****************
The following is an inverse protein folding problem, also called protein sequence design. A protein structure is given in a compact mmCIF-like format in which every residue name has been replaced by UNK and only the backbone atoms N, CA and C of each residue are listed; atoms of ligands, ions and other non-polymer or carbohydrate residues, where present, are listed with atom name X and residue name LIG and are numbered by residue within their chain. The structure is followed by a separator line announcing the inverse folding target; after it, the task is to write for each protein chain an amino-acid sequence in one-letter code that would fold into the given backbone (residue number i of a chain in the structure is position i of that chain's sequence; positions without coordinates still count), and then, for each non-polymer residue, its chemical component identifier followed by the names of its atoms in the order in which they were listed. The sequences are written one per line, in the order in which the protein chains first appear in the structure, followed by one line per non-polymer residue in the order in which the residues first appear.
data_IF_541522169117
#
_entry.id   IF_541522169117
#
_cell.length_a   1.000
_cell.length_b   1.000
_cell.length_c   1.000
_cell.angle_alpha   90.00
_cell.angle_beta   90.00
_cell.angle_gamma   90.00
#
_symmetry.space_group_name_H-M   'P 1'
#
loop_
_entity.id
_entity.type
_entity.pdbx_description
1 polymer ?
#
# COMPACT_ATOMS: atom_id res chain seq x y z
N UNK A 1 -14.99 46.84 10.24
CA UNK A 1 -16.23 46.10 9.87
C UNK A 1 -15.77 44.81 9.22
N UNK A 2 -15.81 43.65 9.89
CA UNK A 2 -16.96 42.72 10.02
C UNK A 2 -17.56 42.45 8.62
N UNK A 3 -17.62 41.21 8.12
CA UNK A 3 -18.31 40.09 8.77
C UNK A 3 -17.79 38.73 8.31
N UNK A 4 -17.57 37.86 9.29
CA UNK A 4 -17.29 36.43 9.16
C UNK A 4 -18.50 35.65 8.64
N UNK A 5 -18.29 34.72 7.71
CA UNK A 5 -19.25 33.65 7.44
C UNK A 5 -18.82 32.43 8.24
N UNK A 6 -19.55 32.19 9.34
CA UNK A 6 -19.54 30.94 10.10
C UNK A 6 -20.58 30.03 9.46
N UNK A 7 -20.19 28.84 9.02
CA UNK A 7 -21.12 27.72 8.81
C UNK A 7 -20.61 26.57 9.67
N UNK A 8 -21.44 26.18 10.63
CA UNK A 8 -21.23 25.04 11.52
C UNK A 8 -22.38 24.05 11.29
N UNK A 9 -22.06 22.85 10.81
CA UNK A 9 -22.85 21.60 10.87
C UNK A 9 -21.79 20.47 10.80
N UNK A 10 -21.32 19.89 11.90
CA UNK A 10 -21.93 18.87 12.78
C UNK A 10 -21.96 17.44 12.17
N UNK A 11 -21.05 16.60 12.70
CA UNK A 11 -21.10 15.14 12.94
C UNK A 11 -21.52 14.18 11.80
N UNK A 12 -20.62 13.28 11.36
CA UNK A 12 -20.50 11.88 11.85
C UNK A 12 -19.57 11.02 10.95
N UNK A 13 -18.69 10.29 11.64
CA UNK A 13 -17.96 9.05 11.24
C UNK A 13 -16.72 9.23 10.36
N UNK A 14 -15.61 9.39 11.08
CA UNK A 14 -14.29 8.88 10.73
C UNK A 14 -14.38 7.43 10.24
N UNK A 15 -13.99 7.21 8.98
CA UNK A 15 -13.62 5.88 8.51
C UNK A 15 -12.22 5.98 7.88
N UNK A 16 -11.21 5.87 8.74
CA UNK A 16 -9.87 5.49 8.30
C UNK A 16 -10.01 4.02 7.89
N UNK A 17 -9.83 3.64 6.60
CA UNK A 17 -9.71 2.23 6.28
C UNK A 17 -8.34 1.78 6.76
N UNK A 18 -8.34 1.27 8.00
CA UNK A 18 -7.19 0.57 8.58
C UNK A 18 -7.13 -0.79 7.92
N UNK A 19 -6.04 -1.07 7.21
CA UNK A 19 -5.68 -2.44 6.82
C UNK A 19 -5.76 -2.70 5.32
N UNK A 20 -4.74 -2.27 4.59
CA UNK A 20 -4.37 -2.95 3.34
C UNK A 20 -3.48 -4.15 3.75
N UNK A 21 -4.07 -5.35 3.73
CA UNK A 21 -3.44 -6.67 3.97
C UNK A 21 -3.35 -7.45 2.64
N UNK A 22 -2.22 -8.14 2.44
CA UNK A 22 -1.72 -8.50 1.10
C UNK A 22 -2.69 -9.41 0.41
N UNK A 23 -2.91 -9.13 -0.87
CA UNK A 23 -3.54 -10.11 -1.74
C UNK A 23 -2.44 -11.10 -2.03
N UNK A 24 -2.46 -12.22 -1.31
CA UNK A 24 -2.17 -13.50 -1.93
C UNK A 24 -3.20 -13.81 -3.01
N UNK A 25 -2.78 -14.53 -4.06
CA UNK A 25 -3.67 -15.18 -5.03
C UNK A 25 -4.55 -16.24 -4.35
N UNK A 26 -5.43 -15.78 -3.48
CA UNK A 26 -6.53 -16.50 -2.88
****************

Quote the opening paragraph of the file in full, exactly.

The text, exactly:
The following is an inverse protein folding problem, also called protein sequence design. A protein structure is given in a compact mmCIF-like format in which every residue name has been replaced by UNK and only the backbone atoms N, CA and C of each residue are listed; atoms of ligands, ions and other non-polymer or carbohydrate residues, where present, are listed with atom name X and residue name LIG and are numbered by residue within their chain. The structure is followed by a separator line announcing the inverse folding target; after it, the task is to write for each protein chain an amino-acid sequence in one-letter code that would fold into the given backbone (residue number i of a chain in the structure is position i of that chain's sequence; positions without coordinates still count), and then, for each non-polymer residue, its chemical component identifier followed by the names of its atoms in the order in which they were listed. The sequences are written one per line, in the order in which the protein chains first appear in the structure, followed by one line per non-polymer residue in the order in which the residues first appear.